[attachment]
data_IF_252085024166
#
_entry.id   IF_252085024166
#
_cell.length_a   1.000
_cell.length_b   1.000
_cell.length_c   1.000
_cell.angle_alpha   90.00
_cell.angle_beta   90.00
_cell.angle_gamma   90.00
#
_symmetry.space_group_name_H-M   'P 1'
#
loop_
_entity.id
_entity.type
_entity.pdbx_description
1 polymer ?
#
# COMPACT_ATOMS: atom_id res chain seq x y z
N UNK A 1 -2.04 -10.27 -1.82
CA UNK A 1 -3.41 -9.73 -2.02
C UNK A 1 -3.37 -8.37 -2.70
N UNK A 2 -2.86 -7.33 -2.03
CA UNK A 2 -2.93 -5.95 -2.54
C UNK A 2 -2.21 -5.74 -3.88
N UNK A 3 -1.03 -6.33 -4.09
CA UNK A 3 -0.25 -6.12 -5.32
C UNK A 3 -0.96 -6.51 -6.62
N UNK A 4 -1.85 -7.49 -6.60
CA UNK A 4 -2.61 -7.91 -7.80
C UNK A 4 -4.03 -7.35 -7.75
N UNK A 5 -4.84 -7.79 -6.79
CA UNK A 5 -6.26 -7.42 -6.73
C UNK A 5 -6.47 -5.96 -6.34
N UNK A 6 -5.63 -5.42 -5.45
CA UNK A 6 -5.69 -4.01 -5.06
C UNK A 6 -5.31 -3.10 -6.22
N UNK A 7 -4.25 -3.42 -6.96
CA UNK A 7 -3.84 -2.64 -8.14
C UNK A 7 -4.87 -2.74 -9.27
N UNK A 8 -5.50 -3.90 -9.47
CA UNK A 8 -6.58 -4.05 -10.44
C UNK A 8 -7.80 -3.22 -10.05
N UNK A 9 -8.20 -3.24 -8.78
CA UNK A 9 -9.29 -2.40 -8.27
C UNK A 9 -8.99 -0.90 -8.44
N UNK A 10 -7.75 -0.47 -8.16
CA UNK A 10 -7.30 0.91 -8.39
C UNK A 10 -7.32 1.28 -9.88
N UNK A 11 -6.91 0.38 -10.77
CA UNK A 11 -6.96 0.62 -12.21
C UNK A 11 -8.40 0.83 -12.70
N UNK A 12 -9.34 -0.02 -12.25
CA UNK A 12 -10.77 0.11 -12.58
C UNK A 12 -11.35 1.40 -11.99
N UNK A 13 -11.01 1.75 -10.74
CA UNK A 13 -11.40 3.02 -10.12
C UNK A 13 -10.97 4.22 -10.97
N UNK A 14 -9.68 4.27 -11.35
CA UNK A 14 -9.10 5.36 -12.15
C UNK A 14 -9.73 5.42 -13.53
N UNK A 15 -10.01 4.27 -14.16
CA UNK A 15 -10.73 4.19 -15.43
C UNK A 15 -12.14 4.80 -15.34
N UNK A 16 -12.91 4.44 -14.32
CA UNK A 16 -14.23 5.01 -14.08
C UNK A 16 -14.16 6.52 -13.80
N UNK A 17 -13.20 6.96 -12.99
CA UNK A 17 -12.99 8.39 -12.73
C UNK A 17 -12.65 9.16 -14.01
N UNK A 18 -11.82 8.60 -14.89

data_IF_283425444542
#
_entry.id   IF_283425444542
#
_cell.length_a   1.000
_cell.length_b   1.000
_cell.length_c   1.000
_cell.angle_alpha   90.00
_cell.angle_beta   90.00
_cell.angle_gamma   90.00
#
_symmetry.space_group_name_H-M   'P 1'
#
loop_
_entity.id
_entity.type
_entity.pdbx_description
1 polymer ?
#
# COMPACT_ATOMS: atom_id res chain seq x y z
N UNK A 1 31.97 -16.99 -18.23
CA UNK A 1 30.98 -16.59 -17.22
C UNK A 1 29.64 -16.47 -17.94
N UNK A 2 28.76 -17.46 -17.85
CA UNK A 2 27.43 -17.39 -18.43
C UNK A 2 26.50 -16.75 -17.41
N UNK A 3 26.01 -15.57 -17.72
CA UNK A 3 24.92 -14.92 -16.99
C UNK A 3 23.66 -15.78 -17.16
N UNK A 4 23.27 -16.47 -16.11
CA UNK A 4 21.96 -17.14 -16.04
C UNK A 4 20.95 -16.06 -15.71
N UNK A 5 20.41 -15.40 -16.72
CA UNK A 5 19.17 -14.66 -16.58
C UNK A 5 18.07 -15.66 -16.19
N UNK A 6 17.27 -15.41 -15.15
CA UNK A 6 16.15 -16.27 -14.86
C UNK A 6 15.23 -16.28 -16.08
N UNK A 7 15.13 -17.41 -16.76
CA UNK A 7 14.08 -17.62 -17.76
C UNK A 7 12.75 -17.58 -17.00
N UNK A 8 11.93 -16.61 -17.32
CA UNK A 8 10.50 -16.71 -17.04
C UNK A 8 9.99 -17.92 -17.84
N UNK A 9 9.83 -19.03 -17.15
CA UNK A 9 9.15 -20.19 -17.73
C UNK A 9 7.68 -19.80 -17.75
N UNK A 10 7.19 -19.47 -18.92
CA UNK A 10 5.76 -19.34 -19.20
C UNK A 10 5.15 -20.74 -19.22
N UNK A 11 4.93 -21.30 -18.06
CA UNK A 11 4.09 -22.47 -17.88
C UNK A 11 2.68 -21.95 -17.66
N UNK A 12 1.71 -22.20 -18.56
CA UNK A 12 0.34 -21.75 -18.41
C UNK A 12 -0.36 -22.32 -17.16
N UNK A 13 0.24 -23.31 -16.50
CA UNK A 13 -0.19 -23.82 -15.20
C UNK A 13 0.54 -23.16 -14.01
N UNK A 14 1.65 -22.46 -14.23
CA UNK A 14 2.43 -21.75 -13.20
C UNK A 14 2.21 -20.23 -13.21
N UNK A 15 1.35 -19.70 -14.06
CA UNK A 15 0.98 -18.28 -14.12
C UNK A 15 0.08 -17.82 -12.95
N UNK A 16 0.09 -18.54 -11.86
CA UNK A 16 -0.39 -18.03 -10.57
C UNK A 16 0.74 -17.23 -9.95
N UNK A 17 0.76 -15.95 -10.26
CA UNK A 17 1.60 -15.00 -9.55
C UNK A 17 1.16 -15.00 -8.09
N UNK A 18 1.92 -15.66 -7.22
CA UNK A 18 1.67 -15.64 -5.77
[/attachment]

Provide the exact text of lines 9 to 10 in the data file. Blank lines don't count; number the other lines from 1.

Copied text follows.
_cell.angle_beta   90.00
_cell.angle_gamma   90.00